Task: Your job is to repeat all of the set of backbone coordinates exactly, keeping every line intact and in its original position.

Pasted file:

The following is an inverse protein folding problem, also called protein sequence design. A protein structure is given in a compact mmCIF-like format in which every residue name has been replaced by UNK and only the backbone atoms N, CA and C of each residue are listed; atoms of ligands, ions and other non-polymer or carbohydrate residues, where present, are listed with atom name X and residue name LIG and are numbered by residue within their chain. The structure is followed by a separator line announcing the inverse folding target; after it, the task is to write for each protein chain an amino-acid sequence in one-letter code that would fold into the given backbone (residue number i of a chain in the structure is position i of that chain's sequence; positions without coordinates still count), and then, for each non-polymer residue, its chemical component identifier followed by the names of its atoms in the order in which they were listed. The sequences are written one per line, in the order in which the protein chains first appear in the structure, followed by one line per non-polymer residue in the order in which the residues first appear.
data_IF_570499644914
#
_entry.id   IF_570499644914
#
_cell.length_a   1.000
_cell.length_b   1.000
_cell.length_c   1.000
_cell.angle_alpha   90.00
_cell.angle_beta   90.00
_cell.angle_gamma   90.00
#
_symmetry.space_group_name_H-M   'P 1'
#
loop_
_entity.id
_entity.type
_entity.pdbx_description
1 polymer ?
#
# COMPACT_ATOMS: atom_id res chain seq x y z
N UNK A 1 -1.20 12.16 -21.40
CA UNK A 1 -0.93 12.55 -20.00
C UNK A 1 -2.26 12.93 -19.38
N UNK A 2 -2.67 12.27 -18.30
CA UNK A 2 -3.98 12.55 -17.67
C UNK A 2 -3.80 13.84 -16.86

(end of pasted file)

The following is an inverse protein folding problem, also called protein sequence design. A protein structure is given in a compact mmCIF-like format in which every residue name has been replaced by UNK and only the backbone atoms N, CA and C of each residue are listed; atoms of ligands, ions and other non-polymer or carbohydrate residues, where present, are listed with atom name X and residue name LIG and are numbered by residue within their chain. The structure is followed by a separator line announcing the inverse folding target; after it, the task is to write for each protein chain an amino-acid sequence in one-letter code that would fold into the given backbone (residue number i of a chain in the structure is position i of that chain's sequence; positions without coordinates still count), and then, for each non-polymer residue, its chemical component identifier followed by the names of its atoms in the order in which they were listed. The sequences are written one per line, in the order in which the protein chains first appear in the structure, followed by one line per non-polymer residue in the order in which the residues first appear.
data_IF_570499644914
#
_entry.id   IF_570499644914
#
_cell.length_a   1.000
_cell.length_b   1.000
_cell.length_c   1.000
_cell.angle_alpha   90.00
_cell.angle_beta   90.00
_cell.angle_gamma   90.00
#
_symmetry.space_group_name_H-M   'P 1'
#
loop_
_entity.id
_entity.type
_entity.pdbx_description
1 polymer ?
#
# COMPACT_ATOMS: atom_id res chain seq x y z
N UNK A 1 -1.20 12.16 -21.40
CA UNK A 1 -0.93 12.55 -20.00
C UNK A 1 -2.26 12.93 -19.38
N UNK A 2 -2.67 12.27 -18.30
CA UNK A 2 -3.98 12.55 -17.67
C UNK A 2 -3.80 13.84 -16.86